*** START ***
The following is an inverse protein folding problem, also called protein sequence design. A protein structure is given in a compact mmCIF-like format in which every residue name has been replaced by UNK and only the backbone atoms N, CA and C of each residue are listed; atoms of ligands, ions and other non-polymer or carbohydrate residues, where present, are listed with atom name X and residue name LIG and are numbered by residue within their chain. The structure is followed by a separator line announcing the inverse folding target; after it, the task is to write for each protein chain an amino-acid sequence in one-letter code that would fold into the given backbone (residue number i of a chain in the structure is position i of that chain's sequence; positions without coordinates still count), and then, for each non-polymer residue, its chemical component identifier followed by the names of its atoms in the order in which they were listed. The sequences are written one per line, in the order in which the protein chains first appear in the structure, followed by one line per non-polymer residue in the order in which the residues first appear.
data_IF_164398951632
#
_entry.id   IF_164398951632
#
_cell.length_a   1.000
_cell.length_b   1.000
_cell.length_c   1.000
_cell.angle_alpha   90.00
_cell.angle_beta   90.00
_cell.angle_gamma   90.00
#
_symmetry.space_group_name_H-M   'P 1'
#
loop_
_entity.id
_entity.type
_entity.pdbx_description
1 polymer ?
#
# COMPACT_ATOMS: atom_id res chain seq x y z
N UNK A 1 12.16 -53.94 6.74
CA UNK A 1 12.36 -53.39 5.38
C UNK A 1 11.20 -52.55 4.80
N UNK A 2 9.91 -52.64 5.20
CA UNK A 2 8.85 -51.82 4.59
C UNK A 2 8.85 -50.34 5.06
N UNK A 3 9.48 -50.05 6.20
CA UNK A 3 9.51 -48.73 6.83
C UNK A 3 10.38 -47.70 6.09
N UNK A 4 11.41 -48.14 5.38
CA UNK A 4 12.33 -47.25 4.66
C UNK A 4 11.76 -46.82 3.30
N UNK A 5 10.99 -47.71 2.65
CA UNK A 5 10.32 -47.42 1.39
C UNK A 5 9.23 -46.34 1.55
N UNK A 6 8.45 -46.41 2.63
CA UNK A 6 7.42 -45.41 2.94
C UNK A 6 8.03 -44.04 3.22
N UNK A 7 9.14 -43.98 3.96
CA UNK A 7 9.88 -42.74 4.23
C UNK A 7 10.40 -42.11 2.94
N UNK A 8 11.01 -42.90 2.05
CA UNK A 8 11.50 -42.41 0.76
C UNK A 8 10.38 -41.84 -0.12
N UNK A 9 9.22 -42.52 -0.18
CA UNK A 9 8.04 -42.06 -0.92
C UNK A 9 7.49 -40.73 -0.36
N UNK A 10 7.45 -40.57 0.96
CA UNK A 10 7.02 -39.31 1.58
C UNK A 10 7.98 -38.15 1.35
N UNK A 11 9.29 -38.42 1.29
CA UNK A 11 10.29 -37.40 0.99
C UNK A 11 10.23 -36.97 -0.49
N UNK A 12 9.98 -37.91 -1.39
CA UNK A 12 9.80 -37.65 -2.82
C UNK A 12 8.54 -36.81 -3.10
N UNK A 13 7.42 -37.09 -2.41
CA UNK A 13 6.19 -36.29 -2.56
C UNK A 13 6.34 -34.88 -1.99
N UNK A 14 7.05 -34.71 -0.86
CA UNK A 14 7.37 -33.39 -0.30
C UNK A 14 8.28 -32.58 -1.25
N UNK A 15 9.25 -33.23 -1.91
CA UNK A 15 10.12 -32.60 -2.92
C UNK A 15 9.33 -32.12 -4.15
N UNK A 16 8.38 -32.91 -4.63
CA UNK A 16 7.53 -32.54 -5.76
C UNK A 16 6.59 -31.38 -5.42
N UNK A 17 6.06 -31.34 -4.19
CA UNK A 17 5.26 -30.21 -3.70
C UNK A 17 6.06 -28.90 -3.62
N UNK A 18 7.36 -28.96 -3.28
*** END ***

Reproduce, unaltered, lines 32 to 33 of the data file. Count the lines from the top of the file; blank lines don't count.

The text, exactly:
CA UNK A 4 12.33 -47.25 4.66
C UNK A 4 11.76 -46.82 3.30